10 Things You Didn’t Know About Envoy CEO Larry Gadea

The future of the office is here, and it’s all thanks to the people at Envoy. Led by CEO Larry Gadea, the company is changing the way we run our offices by bringing software and technology into the mix. There are plenty of things you need to know about the company, but first, get to know the brain behind the entire operation. Here are 10 things you didn’t know about Envoy’s fearless leader, Larry Gadea.

He comes from Romania.

Somehow, Romanian-born Gadea finds himself on the land of Ottawa, Ontario, Canada where he spent his childhood. That’s also where most of his studying happened. Eventually, Gadea will head way towards San Francisco where his company is now based. That’s also where he spent some time as an intern at a major tech firm and later on at a major social media firm.

He went to Carleton University.

Carleton University is located in Canada’s capital in Ottawa. Carleton is known for a few specific field of studies including journalism and communication, industrial design, public affairs and policy management, and of course, engineering. Carleton is alma mater to a few good names in business, including Gadea of course. He holds a Bachelor of Engineering, Software Engineering degree from the university.

He was kind of a prodigy.

Gadea was hired as a software engineer at such a young age of 17, straight out of high school in fact, by one of the world’s top tech giants, Google. How he managed to do that is something we’ll always wonder about. But we know that Google knows everything, so that might explain it all. Gadea didn’t stop school though after being sought after by Google. He went on to get his college degree.

He worked as a Google intern.

Gadea worked specifically as a software engineering intern from 2005 to 2009. He did this while he was attending college. He worked full-time during the summer months and part-time during the school year. He finished his internship the same time that he graduated. He can be credited for working on Google-branded apps, some work on the gadgets platform for Google desktop, and a few others.

He worked at Twitter.

He was hired as an Infrastructure Engineer straight out of college. Gadea worked there for almost 3 years. He is largely known as the creator of “Murder”, a distribution system for datacenters. He can be credited for a few other things as well including the development of a scalable email infrastructure designed for sending mass email notifications.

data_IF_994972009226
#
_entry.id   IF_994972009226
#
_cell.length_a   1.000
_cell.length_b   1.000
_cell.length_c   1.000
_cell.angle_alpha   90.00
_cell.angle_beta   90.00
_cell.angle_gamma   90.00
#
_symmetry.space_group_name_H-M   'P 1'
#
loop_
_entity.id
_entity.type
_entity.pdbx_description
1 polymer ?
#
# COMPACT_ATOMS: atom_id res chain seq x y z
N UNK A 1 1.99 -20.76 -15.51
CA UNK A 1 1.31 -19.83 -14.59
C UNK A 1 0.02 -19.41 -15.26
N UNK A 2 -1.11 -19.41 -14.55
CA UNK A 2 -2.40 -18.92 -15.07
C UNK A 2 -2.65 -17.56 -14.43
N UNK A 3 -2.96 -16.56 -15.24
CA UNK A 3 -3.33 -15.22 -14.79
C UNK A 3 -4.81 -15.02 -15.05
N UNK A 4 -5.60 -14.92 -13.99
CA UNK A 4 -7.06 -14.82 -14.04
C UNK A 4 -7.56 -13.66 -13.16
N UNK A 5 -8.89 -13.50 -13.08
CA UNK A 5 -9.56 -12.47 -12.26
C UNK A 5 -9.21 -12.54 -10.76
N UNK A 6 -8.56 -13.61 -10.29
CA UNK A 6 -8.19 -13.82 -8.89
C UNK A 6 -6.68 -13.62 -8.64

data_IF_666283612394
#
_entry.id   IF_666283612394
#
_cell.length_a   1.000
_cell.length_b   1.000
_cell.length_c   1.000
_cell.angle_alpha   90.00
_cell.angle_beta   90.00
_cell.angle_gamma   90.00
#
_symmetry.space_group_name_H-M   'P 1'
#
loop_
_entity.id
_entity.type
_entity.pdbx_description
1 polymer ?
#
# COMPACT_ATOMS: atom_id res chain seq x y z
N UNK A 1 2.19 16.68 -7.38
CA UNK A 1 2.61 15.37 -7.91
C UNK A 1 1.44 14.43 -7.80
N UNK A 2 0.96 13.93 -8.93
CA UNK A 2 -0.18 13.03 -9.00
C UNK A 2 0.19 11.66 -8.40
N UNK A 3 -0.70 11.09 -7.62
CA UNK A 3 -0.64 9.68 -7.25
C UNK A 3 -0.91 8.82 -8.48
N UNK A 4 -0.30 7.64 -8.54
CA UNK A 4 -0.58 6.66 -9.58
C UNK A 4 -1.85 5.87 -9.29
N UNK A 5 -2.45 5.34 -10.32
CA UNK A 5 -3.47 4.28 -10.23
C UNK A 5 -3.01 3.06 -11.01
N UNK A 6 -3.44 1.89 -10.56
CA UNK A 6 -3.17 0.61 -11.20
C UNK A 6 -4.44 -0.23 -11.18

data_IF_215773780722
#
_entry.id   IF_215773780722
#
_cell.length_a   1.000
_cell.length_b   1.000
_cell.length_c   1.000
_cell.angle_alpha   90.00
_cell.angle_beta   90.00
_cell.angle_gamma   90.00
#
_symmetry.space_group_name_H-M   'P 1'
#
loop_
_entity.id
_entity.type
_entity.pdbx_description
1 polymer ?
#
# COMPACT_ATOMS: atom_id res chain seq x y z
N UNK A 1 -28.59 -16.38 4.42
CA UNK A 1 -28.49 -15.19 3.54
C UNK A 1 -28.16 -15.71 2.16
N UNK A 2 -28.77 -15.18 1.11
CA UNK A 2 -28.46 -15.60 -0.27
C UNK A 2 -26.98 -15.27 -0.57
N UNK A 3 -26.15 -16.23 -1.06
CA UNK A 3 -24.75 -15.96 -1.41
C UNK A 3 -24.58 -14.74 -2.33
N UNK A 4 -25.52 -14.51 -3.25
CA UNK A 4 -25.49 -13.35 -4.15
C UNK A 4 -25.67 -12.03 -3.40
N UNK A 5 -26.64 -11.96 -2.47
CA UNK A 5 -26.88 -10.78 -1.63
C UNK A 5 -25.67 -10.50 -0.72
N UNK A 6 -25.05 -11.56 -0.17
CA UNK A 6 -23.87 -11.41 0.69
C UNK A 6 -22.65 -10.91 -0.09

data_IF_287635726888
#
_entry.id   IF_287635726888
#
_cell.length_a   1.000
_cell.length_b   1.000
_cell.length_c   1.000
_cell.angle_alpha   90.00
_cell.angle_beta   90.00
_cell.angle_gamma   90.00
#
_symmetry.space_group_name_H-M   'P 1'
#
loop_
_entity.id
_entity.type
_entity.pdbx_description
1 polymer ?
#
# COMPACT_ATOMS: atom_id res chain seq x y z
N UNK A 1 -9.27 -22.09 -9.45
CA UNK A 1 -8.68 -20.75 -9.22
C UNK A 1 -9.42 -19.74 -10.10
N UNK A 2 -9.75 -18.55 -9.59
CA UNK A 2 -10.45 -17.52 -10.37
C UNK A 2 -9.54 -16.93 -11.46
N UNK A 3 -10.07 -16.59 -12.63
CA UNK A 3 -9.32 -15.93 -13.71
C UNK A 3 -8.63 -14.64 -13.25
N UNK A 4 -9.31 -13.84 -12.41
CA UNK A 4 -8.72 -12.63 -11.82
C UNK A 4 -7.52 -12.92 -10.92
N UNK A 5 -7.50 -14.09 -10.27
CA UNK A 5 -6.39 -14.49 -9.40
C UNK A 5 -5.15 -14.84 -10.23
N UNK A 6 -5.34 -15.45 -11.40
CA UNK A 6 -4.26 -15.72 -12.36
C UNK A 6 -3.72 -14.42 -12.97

He has some volunteer experience.

Actually, it’s more than just a volunteer experience, since he was recruited to be a judge for Start-Up Chile. Start-Up Chile is a program set up by the Chilean Government to attract entrepreneurs from all over the world to choose Chile for their start up operations. The return would be some seed money in the amount of $40k. Gadea has been judging applications for over 6 years now, and we get how he’s so good at what he does considering that he’s got quite a successful start up himself.

He recommends some light reading.

Gadea recommends for everyone, really, reading Eric Schmidt’s “How Google Works.” It’s a great book for entrepreneurs to take seriously because it gives a lot of insight into how the mega company sets goals to achieve and works to achieve them. According to Gadea, the book discusses the philosophies of Google and how different they are to the norm.

He believes in spending on hiring.

When they acquired the $15 million investment for their company, Gadea said that he’d spend a lot of it on hiring. Gadea believes that a company can’t be built without the right people. We believe that Gadea is on to something with that mentality, condsidering he was selected to be in the Forbes 30 Under 30 list in 2017.

He started Envoy Deliveries.

To expand on the initial office product that Envoy launched, Gadea started a program that’s supposed to drastically improve the office delivery system. Envoy Deliveries instantly reads shipping labels, notifies recipients, and manages inventory for you. It makes for a more efficient way of dealing with just another aspect of the office.

He has a vision for the future office.

Gadea believes that a lot of office work should be automated—pretty much everything that doesn’t require life changing decisions. Some ideas that Gadea’s already cooking in his mind includes a spontaneous meeting booker and a completely virtual office environment.


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